On 22 July 1793 explorer Alexander Mackenzie reached the Pacific Ocean from Canada by land in the first crossing of the North American continent – a remarkable achievement. He was born in Stornoway on the Isle of Lewis in 1764 and, ten years later after the death of his mother, Mackenzie’s father took him to New York. In 1778, and as a result of the American War of Independence, he was sent to Montréal for schooling. It was there that, a year later, he commenced working for the fur-trading firm of Finlay and Gregory. He became a partner of the firm in 1784, and was put in charge of the fur-trading post at Ile-La-Crosse from  1785 to 1787.

When the firm joined the North West Company, which emerged as the Hudson’s Bay Company’s main rival in the fur trade, Mackenzie became a partner in the NWC and was sent to another post, on the Athabasca River, as second-in-command. It was at this post that Mackenzie’s interest in exploring the land was first awakened. He went on several excursions around the river, and founded, together with Peter Pond (another partner in the NWC), Fort Chipewyan.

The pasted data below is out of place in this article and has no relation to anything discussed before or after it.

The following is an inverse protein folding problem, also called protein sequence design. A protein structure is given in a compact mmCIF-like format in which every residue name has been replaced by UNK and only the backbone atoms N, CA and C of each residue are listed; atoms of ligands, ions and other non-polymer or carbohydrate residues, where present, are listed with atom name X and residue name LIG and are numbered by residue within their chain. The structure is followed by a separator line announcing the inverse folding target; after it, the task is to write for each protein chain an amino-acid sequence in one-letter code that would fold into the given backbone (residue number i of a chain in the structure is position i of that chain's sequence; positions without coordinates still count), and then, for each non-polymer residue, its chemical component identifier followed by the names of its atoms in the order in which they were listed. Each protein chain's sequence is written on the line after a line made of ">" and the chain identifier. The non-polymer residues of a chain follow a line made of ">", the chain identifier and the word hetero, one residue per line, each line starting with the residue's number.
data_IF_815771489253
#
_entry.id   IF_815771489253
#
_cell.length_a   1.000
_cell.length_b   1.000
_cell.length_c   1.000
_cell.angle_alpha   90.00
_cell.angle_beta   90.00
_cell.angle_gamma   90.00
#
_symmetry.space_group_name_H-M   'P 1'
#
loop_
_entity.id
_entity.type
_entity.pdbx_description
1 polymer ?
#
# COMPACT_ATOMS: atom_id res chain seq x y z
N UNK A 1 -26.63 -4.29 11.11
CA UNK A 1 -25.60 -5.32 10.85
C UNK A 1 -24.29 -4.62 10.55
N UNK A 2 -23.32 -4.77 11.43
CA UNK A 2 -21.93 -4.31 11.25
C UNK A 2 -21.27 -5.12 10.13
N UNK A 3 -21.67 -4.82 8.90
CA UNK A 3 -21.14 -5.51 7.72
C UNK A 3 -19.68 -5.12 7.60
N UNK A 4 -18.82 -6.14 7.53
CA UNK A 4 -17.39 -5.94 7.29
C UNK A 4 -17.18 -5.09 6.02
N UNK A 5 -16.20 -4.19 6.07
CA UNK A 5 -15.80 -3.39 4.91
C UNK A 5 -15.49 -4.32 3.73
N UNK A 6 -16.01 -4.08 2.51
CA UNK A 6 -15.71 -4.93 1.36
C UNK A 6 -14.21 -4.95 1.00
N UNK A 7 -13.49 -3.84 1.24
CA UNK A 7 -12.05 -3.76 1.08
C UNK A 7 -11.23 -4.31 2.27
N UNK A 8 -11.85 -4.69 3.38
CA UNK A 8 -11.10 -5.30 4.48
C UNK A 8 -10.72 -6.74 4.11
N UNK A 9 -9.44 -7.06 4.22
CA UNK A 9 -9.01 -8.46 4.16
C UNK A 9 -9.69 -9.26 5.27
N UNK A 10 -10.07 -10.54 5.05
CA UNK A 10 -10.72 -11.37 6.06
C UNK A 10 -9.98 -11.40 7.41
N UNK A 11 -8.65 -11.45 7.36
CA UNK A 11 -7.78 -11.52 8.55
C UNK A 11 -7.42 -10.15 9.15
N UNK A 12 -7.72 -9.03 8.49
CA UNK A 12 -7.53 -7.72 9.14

Mackenzie launched a second expedition in 1792, departing on a 25 foot long birch bark canoe together with his lieutenant, several so-called Voyageurs, and two Indians whom he took to serve as interpreters. Winter temporarily put a stop to their journey, but the group continued west in the spring, crossing the continental divide. They eventually reached Bella Coola Valley on 17 July 1793, from where they went further west in search of the ocean. The group was prevented to reach it by some natives at what is now known as Mackenzie’s rock – a rock Mackenzie inscribed with ‘Alexander Mackenzie, from Canada, by land, the 22nd of July 1793’.

Mackenzie’s expedition is the first documented crossing of North America – and one that was accomplished more than a decade before the much larger, government-supported, Lewis and Clarke expedition. Mackenzie was knighted in 1802 for his achievement.